One topic where I get a lot of questions from retirees and pre-retirees is required minimum distributions (RMDs). And one common point of confusion revolves around how to handle RMDs when you have multiple retirement accounts. The RMD is the minimum annual amount that each retirement account holder over the age of 70 ½ (or upon retirement, if they retire later than that) must withdraw from their account(s).
That’s all well and good and fairly straightforward if we are talking about one account—but what happens if you have multiple accounts? Or, if you are like the client who came to see me recently, if you have more than 20 accounts? The short answer is this: you can take one RMD that satisfies your total RMD obligation for the year out of one account if your accounts are all IRAs.
If you have different types of accounts, however, the rule is very different. If you are dealing with, say, an IRA, a 401(k) and a 403(b), then you have to calculate and withdraw each RMD individually (making sure that you’re taking the correct amount/percentage) from all three accounts. So it isn’t the number of accounts that can make things tricky for you, it’s the type of accounts you own.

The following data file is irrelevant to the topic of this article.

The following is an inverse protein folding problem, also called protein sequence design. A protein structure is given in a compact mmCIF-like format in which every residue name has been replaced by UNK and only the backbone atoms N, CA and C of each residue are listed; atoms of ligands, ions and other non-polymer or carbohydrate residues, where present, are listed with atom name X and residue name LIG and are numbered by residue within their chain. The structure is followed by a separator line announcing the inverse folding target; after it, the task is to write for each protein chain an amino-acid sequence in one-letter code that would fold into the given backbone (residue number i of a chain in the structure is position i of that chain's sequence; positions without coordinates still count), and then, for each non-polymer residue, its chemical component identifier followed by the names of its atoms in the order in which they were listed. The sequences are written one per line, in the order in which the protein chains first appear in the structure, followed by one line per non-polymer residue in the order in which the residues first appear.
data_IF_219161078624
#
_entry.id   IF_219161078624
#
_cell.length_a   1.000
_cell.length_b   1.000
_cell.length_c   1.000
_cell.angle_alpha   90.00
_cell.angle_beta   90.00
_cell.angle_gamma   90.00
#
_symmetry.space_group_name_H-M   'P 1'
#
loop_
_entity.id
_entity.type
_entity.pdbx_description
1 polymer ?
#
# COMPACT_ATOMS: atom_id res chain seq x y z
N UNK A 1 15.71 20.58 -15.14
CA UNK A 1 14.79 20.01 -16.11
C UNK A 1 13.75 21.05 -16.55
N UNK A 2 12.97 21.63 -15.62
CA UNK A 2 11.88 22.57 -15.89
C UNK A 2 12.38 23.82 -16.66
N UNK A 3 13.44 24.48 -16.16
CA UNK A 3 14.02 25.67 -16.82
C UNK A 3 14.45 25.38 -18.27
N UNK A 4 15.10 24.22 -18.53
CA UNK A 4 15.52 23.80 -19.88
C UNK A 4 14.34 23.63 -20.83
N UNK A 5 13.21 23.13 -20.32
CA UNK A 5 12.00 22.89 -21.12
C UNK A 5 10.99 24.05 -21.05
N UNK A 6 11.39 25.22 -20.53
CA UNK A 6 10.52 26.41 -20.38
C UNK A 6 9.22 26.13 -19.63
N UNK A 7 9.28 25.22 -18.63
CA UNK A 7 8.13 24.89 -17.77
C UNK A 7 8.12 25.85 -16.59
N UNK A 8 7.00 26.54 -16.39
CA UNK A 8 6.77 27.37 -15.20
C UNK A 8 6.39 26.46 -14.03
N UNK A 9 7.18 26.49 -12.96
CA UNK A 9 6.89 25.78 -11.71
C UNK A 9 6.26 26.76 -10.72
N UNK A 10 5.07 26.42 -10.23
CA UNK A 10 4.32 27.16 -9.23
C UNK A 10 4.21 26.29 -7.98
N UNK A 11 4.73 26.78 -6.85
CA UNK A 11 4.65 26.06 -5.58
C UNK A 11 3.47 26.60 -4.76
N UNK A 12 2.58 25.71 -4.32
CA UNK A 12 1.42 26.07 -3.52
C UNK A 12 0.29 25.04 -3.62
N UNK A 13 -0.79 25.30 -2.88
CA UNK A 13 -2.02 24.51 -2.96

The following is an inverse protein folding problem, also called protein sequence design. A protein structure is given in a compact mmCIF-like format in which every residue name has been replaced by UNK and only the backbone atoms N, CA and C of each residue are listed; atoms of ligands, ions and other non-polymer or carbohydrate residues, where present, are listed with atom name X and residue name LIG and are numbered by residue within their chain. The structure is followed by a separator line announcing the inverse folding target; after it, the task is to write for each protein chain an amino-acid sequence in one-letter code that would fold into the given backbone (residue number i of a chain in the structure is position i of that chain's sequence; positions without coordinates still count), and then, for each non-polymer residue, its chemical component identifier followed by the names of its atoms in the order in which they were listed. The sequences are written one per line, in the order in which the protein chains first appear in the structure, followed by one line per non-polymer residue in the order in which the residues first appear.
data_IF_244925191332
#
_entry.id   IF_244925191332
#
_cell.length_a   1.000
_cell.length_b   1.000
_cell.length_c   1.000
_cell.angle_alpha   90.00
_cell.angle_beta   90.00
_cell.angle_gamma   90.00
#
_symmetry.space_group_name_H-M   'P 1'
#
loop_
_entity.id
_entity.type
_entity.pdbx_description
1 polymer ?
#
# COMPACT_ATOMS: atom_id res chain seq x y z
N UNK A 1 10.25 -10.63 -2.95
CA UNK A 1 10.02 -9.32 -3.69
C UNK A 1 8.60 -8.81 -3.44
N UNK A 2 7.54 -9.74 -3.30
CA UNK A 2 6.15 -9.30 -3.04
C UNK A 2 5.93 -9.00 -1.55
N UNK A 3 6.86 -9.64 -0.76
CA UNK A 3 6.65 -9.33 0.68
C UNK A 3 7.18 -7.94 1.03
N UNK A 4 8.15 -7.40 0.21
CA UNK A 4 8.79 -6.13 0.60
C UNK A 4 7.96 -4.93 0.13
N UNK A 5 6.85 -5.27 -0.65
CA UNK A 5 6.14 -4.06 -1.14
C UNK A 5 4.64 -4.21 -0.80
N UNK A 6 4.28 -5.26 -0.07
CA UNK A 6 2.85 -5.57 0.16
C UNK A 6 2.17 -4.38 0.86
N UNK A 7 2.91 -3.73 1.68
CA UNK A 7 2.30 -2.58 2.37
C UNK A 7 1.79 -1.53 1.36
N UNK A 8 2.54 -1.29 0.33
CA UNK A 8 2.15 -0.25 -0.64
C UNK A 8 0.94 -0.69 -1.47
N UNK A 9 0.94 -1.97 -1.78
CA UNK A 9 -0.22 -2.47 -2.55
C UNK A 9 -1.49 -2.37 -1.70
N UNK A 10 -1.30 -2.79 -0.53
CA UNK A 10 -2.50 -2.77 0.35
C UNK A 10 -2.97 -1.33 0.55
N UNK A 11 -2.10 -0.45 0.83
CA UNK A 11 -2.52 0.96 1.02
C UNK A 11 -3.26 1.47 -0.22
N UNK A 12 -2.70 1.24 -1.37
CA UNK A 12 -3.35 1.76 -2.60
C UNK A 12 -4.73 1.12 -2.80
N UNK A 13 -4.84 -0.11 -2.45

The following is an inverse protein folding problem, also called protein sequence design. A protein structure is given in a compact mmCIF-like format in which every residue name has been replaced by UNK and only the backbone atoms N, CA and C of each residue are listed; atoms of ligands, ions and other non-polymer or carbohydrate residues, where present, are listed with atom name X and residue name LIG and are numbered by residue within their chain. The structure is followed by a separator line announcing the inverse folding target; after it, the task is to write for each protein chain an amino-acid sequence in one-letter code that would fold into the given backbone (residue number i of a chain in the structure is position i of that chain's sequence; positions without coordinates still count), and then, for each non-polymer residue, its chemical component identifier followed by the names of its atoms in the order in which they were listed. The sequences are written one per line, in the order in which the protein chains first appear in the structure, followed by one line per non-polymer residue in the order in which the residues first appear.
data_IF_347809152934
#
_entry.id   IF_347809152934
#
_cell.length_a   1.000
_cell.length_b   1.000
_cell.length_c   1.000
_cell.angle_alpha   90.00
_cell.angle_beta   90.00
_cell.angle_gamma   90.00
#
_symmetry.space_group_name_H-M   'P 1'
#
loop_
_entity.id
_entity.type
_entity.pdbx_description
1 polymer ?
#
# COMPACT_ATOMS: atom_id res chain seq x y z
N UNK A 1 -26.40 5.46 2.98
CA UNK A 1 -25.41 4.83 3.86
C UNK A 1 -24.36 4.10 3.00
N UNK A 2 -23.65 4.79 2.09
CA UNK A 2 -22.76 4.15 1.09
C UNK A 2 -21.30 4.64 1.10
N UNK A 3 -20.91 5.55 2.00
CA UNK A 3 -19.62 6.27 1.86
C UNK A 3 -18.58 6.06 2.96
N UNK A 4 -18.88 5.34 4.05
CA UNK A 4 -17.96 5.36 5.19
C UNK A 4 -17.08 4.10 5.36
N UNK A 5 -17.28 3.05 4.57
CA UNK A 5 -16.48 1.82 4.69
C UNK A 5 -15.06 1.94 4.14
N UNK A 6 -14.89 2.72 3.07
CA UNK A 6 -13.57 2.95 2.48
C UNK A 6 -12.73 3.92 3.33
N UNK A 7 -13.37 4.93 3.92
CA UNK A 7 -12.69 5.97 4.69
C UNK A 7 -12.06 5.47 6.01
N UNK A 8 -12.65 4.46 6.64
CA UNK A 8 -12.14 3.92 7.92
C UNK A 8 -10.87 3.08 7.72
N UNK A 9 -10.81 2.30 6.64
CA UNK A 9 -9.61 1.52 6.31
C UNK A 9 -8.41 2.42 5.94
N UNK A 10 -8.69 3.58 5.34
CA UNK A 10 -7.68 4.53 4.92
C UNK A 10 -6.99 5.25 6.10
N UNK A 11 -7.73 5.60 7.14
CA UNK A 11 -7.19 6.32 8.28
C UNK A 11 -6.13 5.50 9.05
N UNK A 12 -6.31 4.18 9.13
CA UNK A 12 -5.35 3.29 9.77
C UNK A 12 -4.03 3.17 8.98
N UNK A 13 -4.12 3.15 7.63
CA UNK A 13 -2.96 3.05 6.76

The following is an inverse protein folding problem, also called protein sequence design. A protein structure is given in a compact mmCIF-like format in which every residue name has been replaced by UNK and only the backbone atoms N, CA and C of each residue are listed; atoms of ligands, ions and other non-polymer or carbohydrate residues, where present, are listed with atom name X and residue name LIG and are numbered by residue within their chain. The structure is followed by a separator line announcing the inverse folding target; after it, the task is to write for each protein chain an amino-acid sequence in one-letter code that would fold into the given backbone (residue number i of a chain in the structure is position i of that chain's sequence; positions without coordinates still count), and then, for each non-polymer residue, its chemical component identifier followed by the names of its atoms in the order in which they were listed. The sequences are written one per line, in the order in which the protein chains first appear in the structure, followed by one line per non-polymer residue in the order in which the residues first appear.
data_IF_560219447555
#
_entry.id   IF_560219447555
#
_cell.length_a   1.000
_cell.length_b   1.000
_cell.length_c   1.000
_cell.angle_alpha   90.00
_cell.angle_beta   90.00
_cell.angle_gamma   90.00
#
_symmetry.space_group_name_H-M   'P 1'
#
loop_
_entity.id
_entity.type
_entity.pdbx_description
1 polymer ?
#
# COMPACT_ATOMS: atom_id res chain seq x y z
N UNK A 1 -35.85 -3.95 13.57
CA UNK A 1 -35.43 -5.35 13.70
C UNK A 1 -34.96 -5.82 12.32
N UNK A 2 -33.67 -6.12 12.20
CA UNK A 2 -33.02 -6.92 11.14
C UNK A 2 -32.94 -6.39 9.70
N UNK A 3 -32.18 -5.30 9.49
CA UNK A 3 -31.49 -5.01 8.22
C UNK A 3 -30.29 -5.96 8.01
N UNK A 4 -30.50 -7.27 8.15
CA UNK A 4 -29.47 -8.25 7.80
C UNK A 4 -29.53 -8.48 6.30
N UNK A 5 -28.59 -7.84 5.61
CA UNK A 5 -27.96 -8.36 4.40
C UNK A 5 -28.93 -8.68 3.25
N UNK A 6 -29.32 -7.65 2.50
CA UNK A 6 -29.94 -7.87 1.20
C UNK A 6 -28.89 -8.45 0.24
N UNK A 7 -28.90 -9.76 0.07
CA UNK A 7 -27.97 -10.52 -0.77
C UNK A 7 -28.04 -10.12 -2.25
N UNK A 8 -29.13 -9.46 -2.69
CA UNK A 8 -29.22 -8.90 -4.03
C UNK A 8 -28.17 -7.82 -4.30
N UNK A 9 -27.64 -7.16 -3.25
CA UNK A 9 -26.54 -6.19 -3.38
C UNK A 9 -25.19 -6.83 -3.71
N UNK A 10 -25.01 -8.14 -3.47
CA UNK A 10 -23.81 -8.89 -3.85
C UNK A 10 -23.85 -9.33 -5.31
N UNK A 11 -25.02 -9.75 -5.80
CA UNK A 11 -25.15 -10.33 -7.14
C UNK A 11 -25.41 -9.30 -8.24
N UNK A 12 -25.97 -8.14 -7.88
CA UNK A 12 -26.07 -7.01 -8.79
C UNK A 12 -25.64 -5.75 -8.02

The reason it’s so important to get this right is because the penalty for failing to make your RMD is significant: the amount you didn’t withdraw gets taxed at 50%! That’s definitely a tax bracket that no one wants to be in.